• The dwarven army trudged across the plains of mud, the pony-cavalry galloping ahead on either wing, their hooves throwing up showers of muck. The warriors were well-armed, many wearing capes and breeches of shaggy wool treated with pitch, in the hopes that this would make them immune to dragon venom. Far to the right, the River Gioll wound through the drear landscape. Ahead, a range of hills broke the horizon. Deserted now, Dolgthrasirs guard tower stood between them and the host.
  • Once there appeared a strange optical effect. When she stood between me and the flame she did not obstruct it, for I could see its ghostly flicker all the same. This startled me, but as the effect was only momentary, I took it that my eyes deceived me straining through the darkness. Then for a time there were no blue flames, and we sped onwards through the gloom, with the howling of the wolves around us, as though they were following in a moving circle.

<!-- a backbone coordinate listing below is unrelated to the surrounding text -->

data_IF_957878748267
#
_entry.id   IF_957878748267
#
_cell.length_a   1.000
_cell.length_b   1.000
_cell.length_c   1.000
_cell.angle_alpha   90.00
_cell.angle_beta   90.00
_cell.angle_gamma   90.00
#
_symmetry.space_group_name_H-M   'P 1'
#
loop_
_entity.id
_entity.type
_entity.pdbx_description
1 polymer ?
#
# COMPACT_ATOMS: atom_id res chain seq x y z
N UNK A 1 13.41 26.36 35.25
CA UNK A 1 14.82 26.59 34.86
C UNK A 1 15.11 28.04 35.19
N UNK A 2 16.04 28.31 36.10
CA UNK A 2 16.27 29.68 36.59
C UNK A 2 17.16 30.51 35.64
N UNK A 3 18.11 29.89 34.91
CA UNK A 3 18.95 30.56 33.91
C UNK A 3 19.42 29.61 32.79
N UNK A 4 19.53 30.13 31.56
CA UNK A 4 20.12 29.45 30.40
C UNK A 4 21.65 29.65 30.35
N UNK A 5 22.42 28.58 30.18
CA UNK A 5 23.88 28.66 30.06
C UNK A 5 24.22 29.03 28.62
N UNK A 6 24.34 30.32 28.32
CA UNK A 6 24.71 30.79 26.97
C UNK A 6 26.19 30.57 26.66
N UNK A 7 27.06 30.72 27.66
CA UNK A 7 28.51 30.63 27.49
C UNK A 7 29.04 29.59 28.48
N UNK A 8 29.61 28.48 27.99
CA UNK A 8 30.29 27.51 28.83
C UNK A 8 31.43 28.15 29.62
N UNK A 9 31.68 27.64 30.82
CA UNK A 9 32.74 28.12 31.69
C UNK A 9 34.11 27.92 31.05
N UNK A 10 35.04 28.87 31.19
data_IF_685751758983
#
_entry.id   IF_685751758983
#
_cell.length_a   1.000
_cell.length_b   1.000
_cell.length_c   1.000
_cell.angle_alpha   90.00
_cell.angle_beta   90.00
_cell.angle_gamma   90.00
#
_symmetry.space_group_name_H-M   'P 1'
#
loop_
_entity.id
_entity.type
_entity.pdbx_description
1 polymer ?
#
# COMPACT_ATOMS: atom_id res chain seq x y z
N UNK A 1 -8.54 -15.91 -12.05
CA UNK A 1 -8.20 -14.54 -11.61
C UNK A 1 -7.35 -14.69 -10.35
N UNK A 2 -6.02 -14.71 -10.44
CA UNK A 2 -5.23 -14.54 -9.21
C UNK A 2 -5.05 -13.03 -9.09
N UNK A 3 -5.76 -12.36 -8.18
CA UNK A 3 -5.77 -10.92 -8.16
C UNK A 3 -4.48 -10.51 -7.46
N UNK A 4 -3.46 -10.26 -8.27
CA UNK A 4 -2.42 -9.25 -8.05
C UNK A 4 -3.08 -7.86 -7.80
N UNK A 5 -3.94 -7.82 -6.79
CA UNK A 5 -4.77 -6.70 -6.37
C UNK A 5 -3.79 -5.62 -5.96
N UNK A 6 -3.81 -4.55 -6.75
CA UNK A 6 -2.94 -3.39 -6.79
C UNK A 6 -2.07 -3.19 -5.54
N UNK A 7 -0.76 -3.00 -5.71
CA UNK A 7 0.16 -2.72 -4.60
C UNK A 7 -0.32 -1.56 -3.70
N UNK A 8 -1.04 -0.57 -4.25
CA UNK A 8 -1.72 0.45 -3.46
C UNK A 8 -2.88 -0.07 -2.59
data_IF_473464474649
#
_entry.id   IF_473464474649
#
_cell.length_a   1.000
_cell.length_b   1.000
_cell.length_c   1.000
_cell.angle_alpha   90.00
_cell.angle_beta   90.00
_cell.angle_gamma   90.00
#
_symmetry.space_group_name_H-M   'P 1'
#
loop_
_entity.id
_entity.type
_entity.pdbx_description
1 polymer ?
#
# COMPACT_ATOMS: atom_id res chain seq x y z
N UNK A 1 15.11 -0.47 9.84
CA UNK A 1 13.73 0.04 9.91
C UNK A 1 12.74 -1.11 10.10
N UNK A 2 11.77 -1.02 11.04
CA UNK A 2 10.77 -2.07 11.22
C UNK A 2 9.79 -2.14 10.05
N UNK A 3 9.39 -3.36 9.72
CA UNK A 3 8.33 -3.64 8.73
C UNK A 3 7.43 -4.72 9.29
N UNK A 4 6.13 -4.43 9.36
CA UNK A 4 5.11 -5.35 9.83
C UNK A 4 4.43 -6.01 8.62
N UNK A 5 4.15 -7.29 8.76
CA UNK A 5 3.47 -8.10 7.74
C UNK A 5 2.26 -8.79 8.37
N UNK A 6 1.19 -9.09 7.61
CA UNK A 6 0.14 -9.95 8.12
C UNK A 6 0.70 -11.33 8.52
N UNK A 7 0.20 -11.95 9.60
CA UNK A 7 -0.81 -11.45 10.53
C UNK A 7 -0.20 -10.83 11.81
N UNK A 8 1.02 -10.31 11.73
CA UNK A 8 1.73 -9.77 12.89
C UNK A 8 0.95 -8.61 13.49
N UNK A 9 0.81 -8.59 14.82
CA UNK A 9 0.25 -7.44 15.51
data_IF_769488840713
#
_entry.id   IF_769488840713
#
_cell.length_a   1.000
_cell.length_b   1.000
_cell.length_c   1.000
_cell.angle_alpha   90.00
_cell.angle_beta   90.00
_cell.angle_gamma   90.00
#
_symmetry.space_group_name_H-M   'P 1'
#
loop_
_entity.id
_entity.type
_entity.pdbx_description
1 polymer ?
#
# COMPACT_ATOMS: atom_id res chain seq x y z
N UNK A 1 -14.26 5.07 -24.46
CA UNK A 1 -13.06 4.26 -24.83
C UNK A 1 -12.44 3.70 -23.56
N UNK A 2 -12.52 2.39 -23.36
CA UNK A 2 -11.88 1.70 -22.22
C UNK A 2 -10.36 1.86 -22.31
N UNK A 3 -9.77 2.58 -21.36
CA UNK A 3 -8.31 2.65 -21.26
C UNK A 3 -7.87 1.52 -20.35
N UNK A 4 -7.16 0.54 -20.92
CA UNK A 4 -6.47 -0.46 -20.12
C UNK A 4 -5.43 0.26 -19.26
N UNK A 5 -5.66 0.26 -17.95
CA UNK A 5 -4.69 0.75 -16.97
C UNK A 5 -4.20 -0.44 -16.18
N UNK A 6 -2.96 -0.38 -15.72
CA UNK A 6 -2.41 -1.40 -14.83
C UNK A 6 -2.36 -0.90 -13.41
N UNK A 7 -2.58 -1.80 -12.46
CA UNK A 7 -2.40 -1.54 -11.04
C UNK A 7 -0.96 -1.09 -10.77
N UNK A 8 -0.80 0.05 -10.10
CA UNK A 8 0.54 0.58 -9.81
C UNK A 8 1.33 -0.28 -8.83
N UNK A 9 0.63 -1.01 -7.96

• Gummer dropped the stick he been chewing to trot across the backyard to follow Billy into his garage studio. The puppy sniffed around. Billy stood staring at the wood. He walked around it. He had thought out the sculpture of George Bush. His sketchbook was filled with his impressions of the dualism of George Bush, the confident, smiling public face and the nightmare karma carved into his soul by his decisions that caused so much suffering to so many people. On his work table beside the block of basswood lay his copy of the Oscar Wilde novel, 'The Picture of Dorian Gray.' He opened to the final page, which he had read and reread, for inspiration:
  • "Good, lets finally become one!" Sarah stood and grabbed his hand to lead him towards their bedroom. It is finally time we become whole.
  • Eyes were neatly stacked against the walls like so many finished industrial products, but there were enough mounted on stands to bring back that you're-being-watched feeling of the gallery. It was much stronger here. A creepy sensation.